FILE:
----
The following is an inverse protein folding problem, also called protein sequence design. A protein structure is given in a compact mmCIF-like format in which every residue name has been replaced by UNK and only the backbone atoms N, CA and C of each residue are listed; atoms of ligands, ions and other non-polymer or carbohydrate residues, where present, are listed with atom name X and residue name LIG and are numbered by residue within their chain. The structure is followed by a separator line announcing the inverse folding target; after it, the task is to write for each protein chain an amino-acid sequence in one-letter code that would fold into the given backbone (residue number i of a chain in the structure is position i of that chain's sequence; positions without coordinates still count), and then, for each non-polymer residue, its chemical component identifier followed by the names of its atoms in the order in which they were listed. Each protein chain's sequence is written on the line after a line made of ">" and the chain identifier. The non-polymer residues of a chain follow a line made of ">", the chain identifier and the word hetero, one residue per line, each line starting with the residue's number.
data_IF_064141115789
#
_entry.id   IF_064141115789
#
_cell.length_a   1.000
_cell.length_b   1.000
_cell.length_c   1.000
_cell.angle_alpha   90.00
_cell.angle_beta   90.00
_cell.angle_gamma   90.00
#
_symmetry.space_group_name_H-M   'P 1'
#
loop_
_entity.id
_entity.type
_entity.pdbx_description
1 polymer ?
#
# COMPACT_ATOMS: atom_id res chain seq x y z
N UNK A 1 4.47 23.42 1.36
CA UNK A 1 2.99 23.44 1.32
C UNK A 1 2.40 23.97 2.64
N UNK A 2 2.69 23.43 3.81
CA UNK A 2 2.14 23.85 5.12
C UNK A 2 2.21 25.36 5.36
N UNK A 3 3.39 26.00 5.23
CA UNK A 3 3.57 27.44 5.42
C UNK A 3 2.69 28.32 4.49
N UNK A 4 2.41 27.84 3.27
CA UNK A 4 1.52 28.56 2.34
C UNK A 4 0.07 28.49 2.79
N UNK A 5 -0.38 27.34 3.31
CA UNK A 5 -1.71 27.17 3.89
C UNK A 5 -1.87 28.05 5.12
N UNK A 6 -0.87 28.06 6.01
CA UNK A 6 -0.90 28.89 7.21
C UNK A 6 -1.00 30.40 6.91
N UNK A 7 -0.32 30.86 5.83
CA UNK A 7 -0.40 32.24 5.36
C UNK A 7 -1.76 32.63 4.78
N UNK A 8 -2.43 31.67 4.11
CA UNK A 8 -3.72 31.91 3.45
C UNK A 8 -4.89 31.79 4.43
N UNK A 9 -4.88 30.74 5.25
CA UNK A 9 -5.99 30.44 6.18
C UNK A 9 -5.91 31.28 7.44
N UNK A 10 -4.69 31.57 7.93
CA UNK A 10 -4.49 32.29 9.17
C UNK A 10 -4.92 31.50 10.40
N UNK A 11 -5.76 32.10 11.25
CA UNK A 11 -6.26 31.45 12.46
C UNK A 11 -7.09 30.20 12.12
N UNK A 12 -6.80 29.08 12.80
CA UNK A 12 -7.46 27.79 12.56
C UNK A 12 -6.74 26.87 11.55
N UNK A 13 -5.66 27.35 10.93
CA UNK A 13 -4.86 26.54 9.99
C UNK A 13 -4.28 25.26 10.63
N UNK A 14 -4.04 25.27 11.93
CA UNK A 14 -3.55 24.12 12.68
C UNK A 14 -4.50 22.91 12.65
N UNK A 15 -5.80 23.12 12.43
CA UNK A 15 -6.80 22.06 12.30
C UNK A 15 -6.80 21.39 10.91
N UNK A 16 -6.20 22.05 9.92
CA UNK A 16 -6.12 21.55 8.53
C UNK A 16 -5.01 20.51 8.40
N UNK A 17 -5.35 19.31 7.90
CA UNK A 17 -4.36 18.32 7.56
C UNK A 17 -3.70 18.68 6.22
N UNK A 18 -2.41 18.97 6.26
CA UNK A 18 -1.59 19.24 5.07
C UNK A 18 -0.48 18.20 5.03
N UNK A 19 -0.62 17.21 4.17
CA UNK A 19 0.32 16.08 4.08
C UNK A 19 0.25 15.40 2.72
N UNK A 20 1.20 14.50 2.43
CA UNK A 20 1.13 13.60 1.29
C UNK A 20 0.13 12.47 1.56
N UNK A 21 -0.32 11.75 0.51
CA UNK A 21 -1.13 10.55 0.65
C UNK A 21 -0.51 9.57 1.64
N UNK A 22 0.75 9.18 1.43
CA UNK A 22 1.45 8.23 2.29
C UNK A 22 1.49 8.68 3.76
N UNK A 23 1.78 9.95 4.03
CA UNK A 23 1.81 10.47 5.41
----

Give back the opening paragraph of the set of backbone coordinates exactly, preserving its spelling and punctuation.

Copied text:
The following is an inverse protein folding problem, also called protein sequence design. A protein structure is given in a compact mmCIF-like format in which every residue name has been replaced by UNK and only the backbone atoms N, CA and C of each residue are listed; atoms of ligands, ions and other non-polymer or carbohydrate residues, where present, are listed with atom name X and residue name LIG and are numbered by residue within their chain. The structure is followed by a separator line announcing the inverse folding target; after it, the task is to write for each protein chain an amino-acid sequence in one-letter code that would fold into the given backbone (residue number i of a chain in the structure is position i of that chain's sequence; positions without coordinates still count), and then, for each non-polymer residue, its chemical component identifier followed by the names of its atoms in the order in which they were listed. Each protein chain's sequence is written on the line after a line made of ">" and the chain identifier. The non-polymer residues of a chain follow a line made of ">", the chain identifier and the word hetero, one residue per line, each line starting with the residue's number.